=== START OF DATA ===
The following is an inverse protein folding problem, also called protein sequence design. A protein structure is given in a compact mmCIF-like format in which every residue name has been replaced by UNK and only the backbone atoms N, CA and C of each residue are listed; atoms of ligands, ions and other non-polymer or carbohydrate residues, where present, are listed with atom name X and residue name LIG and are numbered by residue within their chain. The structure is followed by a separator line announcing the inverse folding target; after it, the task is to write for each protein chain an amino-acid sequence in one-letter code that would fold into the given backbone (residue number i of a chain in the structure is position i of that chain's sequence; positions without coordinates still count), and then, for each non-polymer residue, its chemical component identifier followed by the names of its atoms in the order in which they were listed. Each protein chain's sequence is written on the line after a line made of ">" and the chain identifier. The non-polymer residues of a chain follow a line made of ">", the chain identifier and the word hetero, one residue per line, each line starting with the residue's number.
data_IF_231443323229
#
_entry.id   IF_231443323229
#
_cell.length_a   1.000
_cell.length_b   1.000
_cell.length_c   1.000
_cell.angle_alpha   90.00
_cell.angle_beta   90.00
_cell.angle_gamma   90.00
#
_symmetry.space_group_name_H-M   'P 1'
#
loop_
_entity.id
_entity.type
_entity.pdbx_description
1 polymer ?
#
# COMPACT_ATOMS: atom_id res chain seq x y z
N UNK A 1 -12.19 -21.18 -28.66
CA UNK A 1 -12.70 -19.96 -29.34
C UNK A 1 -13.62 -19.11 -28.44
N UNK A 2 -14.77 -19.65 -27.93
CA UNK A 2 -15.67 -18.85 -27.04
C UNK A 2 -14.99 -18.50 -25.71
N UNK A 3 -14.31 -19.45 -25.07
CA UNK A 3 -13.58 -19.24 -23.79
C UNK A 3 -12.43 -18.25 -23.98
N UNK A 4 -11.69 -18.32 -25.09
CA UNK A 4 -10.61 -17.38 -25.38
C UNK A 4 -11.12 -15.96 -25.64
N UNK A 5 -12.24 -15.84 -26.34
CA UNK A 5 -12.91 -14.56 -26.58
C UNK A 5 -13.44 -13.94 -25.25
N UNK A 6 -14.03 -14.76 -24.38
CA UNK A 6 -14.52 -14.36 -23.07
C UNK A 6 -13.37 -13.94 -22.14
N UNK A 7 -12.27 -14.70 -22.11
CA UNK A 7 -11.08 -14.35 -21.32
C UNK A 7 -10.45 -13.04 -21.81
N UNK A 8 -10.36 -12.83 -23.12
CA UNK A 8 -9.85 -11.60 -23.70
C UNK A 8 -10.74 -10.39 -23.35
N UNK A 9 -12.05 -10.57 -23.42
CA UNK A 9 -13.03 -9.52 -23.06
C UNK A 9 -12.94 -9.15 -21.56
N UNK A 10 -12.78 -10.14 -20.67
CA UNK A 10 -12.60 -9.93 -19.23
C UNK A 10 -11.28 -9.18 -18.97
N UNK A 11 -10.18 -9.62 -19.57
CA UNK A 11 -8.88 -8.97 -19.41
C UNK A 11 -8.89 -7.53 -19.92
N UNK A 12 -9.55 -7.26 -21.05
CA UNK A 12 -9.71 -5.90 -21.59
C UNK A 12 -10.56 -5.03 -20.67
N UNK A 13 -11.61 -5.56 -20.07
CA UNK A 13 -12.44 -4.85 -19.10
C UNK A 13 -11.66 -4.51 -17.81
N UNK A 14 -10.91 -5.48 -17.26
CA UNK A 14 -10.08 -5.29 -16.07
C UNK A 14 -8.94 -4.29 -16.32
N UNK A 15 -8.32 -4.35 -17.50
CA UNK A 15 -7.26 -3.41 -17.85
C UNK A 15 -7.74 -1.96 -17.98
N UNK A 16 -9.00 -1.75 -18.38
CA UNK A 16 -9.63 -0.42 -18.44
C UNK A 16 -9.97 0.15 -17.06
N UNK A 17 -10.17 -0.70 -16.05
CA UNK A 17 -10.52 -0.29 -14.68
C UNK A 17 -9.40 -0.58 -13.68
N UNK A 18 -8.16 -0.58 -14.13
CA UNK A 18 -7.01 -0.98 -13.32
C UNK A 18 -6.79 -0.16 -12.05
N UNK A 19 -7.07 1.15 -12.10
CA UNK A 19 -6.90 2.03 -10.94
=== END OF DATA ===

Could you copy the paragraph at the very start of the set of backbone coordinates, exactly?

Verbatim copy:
The following is an inverse protein folding problem, also called protein sequence design. A protein structure is given in a compact mmCIF-like format in which every residue name has been replaced by UNK and only the backbone atoms N, CA and C of each residue are listed; atoms of ligands, ions and other non-polymer or carbohydrate residues, where present, are listed with atom name X and residue name LIG and are numbered by residue within their chain. The structure is followed by a separator line announcing the inverse folding target; after it, the task is to write for each protein chain an amino-acid sequence in one-letter code that would fold into the given backbone (residue number i of a chain in the structure is position i of that chain's sequence; positions without coordinates still count), and then, for each non-polymer residue, its chemical component identifier followed by the names of its atoms in the order in which they were listed. Each protein chain's sequence is written on the line after a line made of ">" and the chain identifier. The non-polymer residues of a chain follow a line made of ">", the chain identifier and the word hetero, one residue per line, each line starting with the residue's number.